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Something You Should Know

I have a secret. It’s not a dirty little secret, like my love for the television show Wife Swap, but there is something I haven’t told you.

Remember back at SPA? When I bought the Reeves wheel? Well, another wheel followed me home that weekend. Now before you get all excited and start berating me and calling me a wheel slut, I can explain. It was an accident. See, it went sort of like this – I was bemoaning the fact that I didn’t have a spinning wheel I could use at reenactments. I was whining commenting that reenacting would be so much fun if I could be spinning. I was saying that no one else in my area spins at events and I knew the spectators would just love it. And, yes, I know that spinning was not largely practiced in homes in Massachusetts by 1860, but it’s still a great teaching tool and I can certainly explain the history of spinning to those that are interested. Hell, I’m a reenactor, this is what I do.

And there sat my dear friend, Mamacate. She was eavesdropping listening intently to my whines pleas and before I knew it she was whispering in my ear, “I have a wheel that would be perfect for you to use at reenactments. And it’s in my car. And it’s for sale.”

How could I resist? Especially when, on Sunday morning, without even discussing it further with me, she stuck the wheel (which was disassembled and packed in a huge box) in the back of Blogless Sharon’s car. I mean, really. With a dealer friend like that, who needs enemies. So, now do you see what I mean? It was an accident.

Turns out, though, it was a really happy accident. First of all, I had to learn to put the thing together. Thank goodness I had brought home the Reeves because I had it to use as a guide. The assembly actually wasn’t bad and I learned a lot by doing it – including how to put on a double drive band. Then I ordered some beeswax polish and took it apart again (this time with Dale’s help) and together we treated and polished the very dry wood and now she looks like this:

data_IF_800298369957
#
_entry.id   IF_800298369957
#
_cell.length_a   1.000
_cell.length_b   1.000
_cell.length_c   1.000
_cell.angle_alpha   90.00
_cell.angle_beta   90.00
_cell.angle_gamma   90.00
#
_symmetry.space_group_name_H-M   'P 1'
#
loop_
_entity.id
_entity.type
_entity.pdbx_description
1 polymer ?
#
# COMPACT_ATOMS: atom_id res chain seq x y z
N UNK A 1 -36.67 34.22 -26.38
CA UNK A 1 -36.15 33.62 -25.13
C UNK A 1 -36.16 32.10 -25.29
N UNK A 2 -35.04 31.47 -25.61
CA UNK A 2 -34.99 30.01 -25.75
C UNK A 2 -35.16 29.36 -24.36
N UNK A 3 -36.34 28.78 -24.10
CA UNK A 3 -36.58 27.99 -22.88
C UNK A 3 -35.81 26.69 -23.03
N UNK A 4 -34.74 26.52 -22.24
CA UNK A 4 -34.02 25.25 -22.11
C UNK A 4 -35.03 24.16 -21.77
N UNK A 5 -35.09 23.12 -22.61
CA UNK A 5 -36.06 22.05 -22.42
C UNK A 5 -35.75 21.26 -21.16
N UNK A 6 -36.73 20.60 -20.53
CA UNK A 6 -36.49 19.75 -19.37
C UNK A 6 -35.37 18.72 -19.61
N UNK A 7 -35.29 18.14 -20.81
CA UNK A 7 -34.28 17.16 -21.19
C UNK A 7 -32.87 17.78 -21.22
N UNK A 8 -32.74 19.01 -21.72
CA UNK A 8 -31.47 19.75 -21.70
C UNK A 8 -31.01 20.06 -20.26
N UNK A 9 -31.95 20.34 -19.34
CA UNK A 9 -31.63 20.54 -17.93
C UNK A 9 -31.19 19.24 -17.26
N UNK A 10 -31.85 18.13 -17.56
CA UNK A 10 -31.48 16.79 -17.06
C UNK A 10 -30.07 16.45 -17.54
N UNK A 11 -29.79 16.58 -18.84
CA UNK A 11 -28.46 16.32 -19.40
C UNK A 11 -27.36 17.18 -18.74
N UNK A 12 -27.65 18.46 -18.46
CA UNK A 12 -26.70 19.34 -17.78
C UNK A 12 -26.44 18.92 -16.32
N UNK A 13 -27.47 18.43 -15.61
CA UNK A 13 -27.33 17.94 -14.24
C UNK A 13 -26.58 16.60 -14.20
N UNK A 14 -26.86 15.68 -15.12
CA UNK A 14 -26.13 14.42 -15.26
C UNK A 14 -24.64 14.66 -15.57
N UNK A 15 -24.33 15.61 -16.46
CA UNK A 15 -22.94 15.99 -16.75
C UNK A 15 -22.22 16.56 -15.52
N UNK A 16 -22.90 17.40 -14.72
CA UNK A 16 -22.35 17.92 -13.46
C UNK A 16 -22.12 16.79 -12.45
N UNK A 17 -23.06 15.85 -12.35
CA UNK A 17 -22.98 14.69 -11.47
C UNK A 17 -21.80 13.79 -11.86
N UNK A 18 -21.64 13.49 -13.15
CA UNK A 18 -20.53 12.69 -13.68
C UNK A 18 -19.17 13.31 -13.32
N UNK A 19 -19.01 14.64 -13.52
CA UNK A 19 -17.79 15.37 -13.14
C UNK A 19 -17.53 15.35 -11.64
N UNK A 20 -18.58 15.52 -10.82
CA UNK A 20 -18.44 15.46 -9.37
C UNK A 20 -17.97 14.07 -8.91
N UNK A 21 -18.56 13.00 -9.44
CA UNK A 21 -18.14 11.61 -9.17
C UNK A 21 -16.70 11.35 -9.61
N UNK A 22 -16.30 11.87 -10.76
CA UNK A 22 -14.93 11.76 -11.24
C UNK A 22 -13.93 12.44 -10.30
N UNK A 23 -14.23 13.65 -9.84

Meet Tallulah. She’s a Finnish spinning wheel and she is made of birch. Isn’t she lovely?

And, if you’re wondering why I’m teling you this now, after so much time has passed, it’s because Tallulah and I will be making beautiful music together this Saturday at our first living history of the season. We’re both very excited!

This Post Has 40 Comments

  1. Hey, if you are going to have ‘dealer’ you’ve got a fabulous one who gives you amazing goods. Mamacate is pretty sneaky… I like it! The wheel is gorgeous and I’m positive it will be a hit this weekend.

  2. Sure, blame it on Cate. You are the biggest wheel tramp I’ve ever met 😉 What does that bring the total to now?

    Have fun this weekend! I have to admit, I was thinking you needed a wheel you could take to reenactments. I was, truly.

  3. That’s a great wheel! And interesting to know they there wasn’t much spinning going on by the mid 1800’s. I did not know that, very interesting tidbit. MORE history, please.

  4. Ooh, sneaky!

    And, who cares if not a lot of people were home-spinning in the 1860s. That doesn’t mean that nobody was. (I mean, come on, look at the 21st century, hello! Look at all of us!)

  5. Tallulah is beautiful. Anything wood is beautiful in my books! I have stayed away from spinning – worried I just don’t need one more hobby! Have fun this weekend and Tallulah will love her time in the public eye!

  6. Gorgeous! And I can totally see how an ‘accident’ like that would happen. Things like that happen to me all the time!

  7. I love your Finnish wheel! How beautiful! I have 2 spinning wheels too so you’re in good company.

    Will you post some pics of your reenactment day? I’d love to see what you’re doing.

  8. I love her name! And it seems to me that the living history seems like the perfect front for great spinning time, *with no one thinking that you should be doing anything else*. Just all day, spinning so that people can watch.


  9. I learned to spin while at college in NH but haven’t for many years. Having attending the Nutmeg Spinners’ mtg recently and reading,I’m catching the fever.

  10. although I will start off by saying that it all makes perfect sense – I will still indeed call you a wheel whore. Yesterday at the book signing, Wendy told me the little ‘tip’ you gave her on how to draft the fiber for spinning – you are both dirty girls. tsk tsk

  11. So I go to an all-day meeting and what happens but everyone is calling me a wheel tramp in your comments! So what if it’s true? Sheesh!

    Tallulah looks very happy. How’d she like her field day?

    Thanks for giving her such a good home.

  12. To the tune”till there was you”
    There were wheels, up in Maine
    But I never saw them spinning,
    No I never saw them at all,
    Till you bought two!

  13. Hey Carole, please email me your snail mail so I can get you your Mason-Dixon contest prize(s). And we didn’t even know you were a reenactor when we made the selection (that could have biased us, you know). xox Kay

  14. This is so exciting! I can’t wait to see photos from the weekend; I have a friend who does the same at the state park where gold was first discovered in California, even though I suspect the few women here then were too busy surviving and cooking and washing for the miners to spin.

  15. The wheel is wonderful! Oh how I want another wheel but I think E would shoot me – the louet, the babes electric and now the Pat Green Carder…I’d be in so much trouble!

  16. Please tell me what college had the mascot HERON, we also have it for our high school…..Need ideas and pointers and areas to find mascots

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